Sound recordings
Copyright in a sound recording expires:
* at the end of the period of 50 years from the end of the calendar year in which the recording is made or
* if during that period the recording is published, 50 years from the end of the calendar year in which it is first published, or
* if during that period the recording is not published but is made available to the public by being played in public or communicated to the public, 50 years from the end of the calendar year in which it is first so made available.
News item: see below: 19/07/2013: Copyright and Duration of Rights in Performances Regulations 2013

Films
Copyright expires at the end of the period of 70 years from the end of the calendar year in which the death occurs of the last to die of the following persons:
* the principal director
* the author of the screenplay,
* the author of the dialogue
* the composer of music specially created for and used in the film
If the identity of one or more of the above persons is not known, the relevant death is that of last whose identity is known.
If the identity of all of the above persons is unknown, copyright expires at the end of the period of 70 years from the end of the calendar year in which the film was made, or if during that period the film is made available to the public, at the end of the period of 70 years from the end of the calendar year in which it is first so made available.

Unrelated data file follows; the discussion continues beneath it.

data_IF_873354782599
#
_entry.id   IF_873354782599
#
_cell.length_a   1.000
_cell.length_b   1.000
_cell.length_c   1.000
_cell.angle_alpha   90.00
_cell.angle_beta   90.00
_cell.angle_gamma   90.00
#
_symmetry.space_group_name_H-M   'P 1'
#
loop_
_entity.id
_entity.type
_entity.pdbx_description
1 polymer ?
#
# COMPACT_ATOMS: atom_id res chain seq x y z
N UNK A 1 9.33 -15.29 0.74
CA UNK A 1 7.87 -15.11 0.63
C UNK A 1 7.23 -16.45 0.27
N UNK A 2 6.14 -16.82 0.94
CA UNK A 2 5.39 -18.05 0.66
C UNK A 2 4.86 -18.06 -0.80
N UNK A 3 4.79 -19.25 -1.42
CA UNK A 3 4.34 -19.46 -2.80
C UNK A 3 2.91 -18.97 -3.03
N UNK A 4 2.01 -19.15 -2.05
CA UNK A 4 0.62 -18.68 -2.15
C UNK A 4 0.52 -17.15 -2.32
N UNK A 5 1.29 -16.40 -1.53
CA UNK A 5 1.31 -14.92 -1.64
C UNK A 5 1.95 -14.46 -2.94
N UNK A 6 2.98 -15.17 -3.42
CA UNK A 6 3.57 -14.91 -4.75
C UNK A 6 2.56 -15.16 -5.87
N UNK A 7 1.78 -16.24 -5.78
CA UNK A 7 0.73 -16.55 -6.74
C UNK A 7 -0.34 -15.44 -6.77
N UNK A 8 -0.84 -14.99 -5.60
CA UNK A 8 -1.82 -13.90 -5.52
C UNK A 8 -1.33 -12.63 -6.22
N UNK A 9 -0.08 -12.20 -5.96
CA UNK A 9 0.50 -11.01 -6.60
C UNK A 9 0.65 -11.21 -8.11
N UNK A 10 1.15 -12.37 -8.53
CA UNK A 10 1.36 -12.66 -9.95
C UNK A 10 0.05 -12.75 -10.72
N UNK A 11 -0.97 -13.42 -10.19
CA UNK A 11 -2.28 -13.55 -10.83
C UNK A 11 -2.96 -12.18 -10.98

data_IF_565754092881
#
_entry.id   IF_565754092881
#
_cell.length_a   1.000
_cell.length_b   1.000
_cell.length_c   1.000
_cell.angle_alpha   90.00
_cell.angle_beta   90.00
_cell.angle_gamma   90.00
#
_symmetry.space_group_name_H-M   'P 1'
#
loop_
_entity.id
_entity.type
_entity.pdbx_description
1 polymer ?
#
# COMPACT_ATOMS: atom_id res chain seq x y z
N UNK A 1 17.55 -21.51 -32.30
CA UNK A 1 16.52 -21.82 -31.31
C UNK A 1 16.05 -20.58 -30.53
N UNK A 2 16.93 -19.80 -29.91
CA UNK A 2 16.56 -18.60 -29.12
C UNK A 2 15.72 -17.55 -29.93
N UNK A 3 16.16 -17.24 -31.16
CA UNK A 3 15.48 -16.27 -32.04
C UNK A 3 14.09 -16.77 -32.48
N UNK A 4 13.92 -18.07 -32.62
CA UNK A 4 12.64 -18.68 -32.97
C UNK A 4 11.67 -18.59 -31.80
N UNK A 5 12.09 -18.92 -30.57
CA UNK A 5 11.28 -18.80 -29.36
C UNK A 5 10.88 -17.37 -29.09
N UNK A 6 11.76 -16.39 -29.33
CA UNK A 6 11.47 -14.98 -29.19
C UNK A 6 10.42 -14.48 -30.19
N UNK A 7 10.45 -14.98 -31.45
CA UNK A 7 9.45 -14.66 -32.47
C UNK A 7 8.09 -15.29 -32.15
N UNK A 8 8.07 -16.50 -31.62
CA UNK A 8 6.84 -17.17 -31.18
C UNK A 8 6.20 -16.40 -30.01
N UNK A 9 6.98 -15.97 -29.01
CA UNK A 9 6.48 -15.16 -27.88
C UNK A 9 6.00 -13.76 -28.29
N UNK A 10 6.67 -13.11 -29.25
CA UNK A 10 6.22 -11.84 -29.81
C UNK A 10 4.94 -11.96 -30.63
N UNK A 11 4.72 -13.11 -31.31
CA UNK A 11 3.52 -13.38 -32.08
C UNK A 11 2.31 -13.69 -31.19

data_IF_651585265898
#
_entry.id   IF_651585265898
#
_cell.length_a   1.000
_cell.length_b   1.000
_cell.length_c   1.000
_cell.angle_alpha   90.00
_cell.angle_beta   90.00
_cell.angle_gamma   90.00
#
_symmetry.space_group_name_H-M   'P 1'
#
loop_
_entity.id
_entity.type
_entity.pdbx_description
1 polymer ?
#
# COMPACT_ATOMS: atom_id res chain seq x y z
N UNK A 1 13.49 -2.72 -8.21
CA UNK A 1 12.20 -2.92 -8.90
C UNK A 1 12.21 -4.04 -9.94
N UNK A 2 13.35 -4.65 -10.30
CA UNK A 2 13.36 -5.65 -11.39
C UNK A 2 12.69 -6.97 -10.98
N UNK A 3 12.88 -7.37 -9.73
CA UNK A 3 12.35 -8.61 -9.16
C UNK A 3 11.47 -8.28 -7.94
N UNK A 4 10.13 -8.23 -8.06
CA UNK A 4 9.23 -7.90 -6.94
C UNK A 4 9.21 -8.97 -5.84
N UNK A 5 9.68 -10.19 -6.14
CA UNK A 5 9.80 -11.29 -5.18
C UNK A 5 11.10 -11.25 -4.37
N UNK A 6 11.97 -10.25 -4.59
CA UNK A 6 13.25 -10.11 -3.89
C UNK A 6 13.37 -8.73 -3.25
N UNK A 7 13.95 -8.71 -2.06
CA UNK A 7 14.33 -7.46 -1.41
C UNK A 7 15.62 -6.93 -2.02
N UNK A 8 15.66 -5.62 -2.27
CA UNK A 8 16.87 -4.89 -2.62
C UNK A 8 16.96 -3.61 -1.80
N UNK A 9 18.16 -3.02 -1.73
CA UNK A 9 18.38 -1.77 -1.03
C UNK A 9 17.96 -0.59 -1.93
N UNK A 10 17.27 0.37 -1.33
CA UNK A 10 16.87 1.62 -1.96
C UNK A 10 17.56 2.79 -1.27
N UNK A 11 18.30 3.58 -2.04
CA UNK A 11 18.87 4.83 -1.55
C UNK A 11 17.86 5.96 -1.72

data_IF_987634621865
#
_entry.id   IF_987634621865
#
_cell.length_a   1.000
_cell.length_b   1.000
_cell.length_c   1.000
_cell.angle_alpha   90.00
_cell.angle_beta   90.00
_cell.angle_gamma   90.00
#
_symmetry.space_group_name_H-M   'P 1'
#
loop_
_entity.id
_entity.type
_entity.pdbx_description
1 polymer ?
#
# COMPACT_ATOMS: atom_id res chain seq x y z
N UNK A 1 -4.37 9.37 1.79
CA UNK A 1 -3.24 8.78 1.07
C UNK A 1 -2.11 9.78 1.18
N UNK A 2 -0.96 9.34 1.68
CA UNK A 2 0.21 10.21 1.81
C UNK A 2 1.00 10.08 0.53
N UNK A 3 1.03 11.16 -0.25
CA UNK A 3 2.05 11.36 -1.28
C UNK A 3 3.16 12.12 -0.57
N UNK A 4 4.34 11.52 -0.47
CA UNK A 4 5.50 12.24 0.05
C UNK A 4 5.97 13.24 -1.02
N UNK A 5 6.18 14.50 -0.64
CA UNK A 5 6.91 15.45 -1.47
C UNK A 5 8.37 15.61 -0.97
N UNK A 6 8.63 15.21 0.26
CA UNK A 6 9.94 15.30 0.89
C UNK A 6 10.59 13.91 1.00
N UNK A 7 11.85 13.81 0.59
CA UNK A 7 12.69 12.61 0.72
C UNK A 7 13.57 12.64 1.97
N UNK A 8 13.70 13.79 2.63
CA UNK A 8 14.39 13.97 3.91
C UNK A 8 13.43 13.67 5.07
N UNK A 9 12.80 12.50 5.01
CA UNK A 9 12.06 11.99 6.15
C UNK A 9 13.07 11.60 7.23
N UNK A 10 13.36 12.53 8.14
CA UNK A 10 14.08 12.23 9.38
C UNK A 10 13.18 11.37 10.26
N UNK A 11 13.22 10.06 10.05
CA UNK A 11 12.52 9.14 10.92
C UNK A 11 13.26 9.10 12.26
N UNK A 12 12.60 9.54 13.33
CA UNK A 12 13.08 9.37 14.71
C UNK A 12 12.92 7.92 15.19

Making available to the public includes showing in public or communicating to the public.

Broadcasts
Copyright in a broadcast expires at the end of the period of 50 years from the end of the calendar year in which the broadcast was made.
Where the author of the broadcast is not a national of an EEA state, the duration of copyright in the broadcast is that to which it is entitled in the country of which the author is a national, provided that does not exceed the period which would apply as above.

Typographical arrangement of published editions
Copyright in the typographical arrangement of a published edition expires at the end of the period of 25 years from the end of the calendar year in which the edition was first published.

Scope of copyright

The CDPA 1988 grants to the owner of the copyright in a work the exclusive rights to do certain acts in relation to the work ("the restricted acts”).The restricted acts are:


(a) to copy the work;
(b) to issue copies of the work to the public;
(ba) to rent or lend the work to the public;
(c) to perform, show, or play the work in public;
(d) to communicate the work to the public;
(e) to make an adaptation of the work or to do any of the above acts in relation to an adaptation.

Assignment, licence and dealings in copyright

Copyright may be assigned, in whole or in part, and licensed. [CPDA s.90]

Assignment

An assignment, i.e. a sale or other type of transfer of copyright is not effective unless it is in writing signed by or on behalf of the assignor. Copyright may also be transferred by will or by operation of law, as personal or moveable property.

An assignment or other transmission of copyright may be partial, that is, limited so as to apply  to one or more, but not all, of the things the copyright owner has the exclusive right to do. An assignment may also apply to part, but not the whole, of the period for which the copyright is to subsist.

Licence